OBJECTIVE To assess the prevalence and factors associated with intimate partner violence after the diagnosis of sexually transmitted diseases. METHODS This cross-sectional study was conducted in Fortaleza, CE, Northeastern Brazil, in 2012 and involved 221 individuals (40.3% male and 59.7% female) attended to at reference health care units for the treatment of sexually transmitted diseases. Data were collected using a questionnaire applied during interviews with each participant. A multivariate analysis with a logistic regression model was conducted using the stepwise technique. Only the variables with a p value < 0.05 were included in the adjusted analysis. The odds ratio (OR) with 95% confidence interval (CI) was used as the measure of effect. RESULTS A total of 30.3% of the participants reported experiencing some type of violence (27.6%, psychological; 5.9%, physical; and 7.2%, sexual) after the diagnosis of sexually transmitted disease. In the multivariate analysis adjusted to assess intimate partner violence after the revelation of the diagnosis of sexually transmitted diseases, the following variables remained statistically significant: extramarital relations (OR = 3.72; 95%CI 1.91;7.26; p = 0.000), alcohol consumption by the partner (OR = 2.16; 95%CI 1.08;4.33; p = 0.026), history of violence prior to diagnosis (OR = 2.87; 95%CI 1.44;5.69; p = 0.003), and fear of disclosing the diagnosis to the partner (OR = 2.66; 95%CI 1.32;5.32; p = 0.006). CONCLUSIONS Individuals who had extramarital relations, experienced violence prior to the diagnosis of sexually transmitted disease, feared disclosing the diagnosis to the partner, and those whose partner consumed alcohol had an increased likelihood of suffering violence. The high prevalence of intimate partner violence suggests that this population is vulnerable and therefore intervention efforts should be directed to them. Referral health care services for the treatment of sexually transmitted diseases can be strategic places to identify and prevent intimate partner violence. PMID:25741656

  9. VERTICAL TRANSMISSION IN EPIDEMIC MODELS OF SEXUALLY TRANSMITTED DISEASES WITH ISOLATION

    E-print Network

    Luther, Ken

    VERTICAL TRANSMISSION IN EPIDEMIC MODELS OF SEXUALLY TRANSMITTED DISEASES WITH ISOLATION FROM to a mild life- long sexually transmitted disease, i.e. without significant increased mortality among] to incorporate a sexually transmitted disease without recovery that does not increase mortality. It has been

  10. Microbicides for the Treatment of Sexually Transmitted HIV Infections

    PubMed Central

    Singh, Onkar; Garg, Tarun; Rath, Goutam; Goyal, Amit K.

    2014-01-01

    Approximately 34 million people were living with human immunodeficiency virus (HIV-1) at the end of 2011. From the last two decades, researchers are actively involved in the development of an effective HIV-1 treatment, but the results intended are still doubtful about the eradication of HIV. The HIV-1 virus has gone from being an “inherently untreatable” infectious agent to the one liable to be affected by a range of approved therapies. Candidate microbicides have been developed to target specific steps in the process of viral transmission. Microbicides are self-administered agents that can be applied to vaginal or rectal mucosal surfaces with the aim of preventing, or reducing, the transmission of sexually transmitted infections (STIs) including HIV-1. The development of efficient, widely available, and low-cost microbicides to prevent sexually transmitted HIV infections should be given high priority. In this review, we studied the various forms of microbicides, their mechanism of action, and their abundant approaches to control the transmission of sexually transmitted infections (STIs). PMID:26556193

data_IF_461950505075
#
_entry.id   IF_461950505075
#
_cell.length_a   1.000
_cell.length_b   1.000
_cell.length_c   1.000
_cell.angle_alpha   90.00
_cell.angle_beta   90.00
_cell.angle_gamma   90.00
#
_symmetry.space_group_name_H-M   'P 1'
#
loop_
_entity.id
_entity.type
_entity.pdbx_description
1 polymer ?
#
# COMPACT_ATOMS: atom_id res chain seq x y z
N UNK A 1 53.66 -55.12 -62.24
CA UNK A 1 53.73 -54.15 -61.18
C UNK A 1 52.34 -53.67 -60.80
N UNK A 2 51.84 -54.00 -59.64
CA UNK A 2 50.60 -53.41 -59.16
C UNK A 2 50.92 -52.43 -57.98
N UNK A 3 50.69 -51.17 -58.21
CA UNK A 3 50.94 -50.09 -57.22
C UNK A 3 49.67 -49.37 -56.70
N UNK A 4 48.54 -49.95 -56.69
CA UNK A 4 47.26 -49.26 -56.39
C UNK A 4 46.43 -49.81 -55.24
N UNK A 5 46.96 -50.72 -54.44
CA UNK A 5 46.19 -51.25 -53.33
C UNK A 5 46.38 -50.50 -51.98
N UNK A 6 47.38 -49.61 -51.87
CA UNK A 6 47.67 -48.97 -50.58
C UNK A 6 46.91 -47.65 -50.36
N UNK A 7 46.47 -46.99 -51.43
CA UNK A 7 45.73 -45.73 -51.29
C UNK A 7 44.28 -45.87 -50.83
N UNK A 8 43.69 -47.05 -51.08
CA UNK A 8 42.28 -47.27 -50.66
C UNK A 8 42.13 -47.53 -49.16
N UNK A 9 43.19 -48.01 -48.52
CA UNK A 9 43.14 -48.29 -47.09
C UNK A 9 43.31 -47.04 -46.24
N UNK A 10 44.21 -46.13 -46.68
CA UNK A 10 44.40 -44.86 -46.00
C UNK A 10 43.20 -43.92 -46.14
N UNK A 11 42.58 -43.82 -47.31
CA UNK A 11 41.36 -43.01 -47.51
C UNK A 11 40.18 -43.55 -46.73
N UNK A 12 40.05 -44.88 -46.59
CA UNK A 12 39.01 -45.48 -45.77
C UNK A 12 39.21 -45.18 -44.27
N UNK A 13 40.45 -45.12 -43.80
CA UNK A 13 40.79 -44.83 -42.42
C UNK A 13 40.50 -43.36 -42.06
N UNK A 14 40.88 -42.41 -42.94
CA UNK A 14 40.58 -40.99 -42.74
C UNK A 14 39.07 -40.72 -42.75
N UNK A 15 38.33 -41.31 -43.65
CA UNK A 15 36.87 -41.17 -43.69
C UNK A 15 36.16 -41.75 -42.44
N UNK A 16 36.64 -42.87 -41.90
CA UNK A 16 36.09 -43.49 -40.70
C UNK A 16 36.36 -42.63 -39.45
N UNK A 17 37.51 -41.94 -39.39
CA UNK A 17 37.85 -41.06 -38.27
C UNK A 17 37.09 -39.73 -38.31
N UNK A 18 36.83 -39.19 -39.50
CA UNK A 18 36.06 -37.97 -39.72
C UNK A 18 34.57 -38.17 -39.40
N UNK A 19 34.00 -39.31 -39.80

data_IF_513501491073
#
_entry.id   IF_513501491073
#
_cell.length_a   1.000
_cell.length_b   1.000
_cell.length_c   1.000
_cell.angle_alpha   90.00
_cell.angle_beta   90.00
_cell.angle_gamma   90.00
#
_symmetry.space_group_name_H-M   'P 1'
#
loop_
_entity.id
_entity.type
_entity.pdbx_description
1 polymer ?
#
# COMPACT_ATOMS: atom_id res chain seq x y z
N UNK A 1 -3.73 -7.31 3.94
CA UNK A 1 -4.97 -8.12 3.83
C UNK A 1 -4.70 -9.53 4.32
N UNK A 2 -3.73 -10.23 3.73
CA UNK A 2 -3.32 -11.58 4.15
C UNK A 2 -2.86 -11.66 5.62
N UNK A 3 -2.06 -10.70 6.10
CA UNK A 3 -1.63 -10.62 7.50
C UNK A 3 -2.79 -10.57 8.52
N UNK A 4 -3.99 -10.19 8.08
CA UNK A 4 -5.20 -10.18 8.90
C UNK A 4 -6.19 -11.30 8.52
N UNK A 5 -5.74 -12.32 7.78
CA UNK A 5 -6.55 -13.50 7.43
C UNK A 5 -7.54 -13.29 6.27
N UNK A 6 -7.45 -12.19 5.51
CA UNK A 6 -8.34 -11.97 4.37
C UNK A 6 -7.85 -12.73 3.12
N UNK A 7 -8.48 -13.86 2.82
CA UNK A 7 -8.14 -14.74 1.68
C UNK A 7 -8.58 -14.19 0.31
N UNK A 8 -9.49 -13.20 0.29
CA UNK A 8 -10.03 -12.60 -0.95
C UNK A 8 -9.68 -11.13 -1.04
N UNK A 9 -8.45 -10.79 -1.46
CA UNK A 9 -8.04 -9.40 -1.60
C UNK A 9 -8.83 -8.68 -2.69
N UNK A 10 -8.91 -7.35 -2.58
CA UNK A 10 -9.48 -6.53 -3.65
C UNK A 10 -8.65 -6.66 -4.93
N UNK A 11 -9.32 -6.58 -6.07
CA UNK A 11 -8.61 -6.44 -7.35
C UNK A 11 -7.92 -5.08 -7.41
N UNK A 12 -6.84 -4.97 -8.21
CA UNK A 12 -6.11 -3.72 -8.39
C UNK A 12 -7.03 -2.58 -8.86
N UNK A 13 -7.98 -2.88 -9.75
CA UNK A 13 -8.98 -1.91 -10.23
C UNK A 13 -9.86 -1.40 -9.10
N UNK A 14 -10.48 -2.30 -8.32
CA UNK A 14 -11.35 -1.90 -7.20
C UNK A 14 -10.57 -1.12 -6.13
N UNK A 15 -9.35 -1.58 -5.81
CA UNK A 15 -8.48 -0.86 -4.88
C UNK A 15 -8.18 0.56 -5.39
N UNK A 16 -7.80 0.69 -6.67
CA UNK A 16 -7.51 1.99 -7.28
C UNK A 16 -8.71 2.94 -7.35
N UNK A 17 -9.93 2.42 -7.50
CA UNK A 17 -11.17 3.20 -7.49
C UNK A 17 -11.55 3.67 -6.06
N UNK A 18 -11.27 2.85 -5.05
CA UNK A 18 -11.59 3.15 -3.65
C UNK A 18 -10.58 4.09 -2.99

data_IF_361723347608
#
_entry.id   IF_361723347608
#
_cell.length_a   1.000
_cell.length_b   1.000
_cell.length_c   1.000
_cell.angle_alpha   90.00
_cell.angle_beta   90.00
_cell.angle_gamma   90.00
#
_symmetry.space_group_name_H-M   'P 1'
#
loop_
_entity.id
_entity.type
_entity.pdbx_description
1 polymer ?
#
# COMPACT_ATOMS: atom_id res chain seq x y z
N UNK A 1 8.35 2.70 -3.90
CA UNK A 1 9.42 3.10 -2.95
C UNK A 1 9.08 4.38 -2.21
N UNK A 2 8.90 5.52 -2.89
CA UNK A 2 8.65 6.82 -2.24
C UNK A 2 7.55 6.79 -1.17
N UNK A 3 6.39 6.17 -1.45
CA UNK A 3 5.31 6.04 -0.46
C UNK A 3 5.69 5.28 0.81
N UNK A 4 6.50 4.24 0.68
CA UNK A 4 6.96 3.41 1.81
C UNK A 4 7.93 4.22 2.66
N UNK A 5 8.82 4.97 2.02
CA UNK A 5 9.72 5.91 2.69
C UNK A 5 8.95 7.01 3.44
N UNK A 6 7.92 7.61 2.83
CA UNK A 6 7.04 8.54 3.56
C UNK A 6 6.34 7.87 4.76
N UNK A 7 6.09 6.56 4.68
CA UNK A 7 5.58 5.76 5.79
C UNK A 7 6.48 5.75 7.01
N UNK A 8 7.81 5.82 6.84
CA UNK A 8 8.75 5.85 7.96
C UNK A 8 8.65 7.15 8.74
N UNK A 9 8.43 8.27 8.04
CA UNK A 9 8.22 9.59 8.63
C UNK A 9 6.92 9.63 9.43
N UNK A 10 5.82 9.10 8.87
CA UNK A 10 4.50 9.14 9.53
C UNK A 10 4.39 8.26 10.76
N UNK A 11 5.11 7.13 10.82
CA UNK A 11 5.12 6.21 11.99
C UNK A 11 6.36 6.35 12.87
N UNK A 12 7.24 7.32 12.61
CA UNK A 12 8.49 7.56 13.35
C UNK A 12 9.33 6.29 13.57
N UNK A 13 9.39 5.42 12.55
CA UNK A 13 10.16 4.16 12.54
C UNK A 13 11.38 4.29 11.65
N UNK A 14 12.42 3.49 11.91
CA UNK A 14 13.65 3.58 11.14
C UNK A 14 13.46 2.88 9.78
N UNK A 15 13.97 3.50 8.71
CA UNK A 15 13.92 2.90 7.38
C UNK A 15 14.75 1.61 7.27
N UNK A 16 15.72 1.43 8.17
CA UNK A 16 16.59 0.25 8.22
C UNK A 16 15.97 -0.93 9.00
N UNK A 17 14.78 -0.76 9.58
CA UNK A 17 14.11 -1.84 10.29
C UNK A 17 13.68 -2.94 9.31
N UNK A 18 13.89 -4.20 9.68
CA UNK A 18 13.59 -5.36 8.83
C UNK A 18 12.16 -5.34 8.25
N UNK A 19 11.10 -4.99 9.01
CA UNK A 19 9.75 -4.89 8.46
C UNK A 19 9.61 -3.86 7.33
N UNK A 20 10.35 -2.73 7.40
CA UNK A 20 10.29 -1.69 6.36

11. Management of sexually transmitted infections in pubertal children.

    PubMed

    Manikam, Logan; Rogstad, Karen; Singh, Gurdeep; Lakhanpaul, Monica

    2012-08-01

    Sexually transmitted infections (STI) comprise a variety of infections transmissible through sexual contact. Mutually consenting sexual relationships have become commonplace in adolescence and sexual abuse or exploitation awareness has risen, resulting in increased presentations of children with sexual health concerns. Difficulties persist in diagnosing and managing STIs in children. With increased emphasis on paediatrician's involvement in transitional care, competence in sexual history taking and clinical presentation recognition remains essential. Additionally, an awareness of strengths and limitations of diagnostic modalities needs to be present. Furthermore, specific additional issues in this age group such as independent consent for diagnosis and treatment, fear of pregnancy and privacy and confidentiality concerns should be addressed carefully. Failure to address these issues may lead to disengagement with health services resulting in potentially adverse short- and long-term health and social consequences in young persons. This review aims to provide an overview of an approach to diagnosing and managing a pubertal child with an STI and the consideration of the unique issues surrounding children's care. PMID:22036714

  12. A social model for the evolution of sexually transmitted diseases

    NASA Astrophysics Data System (ADS)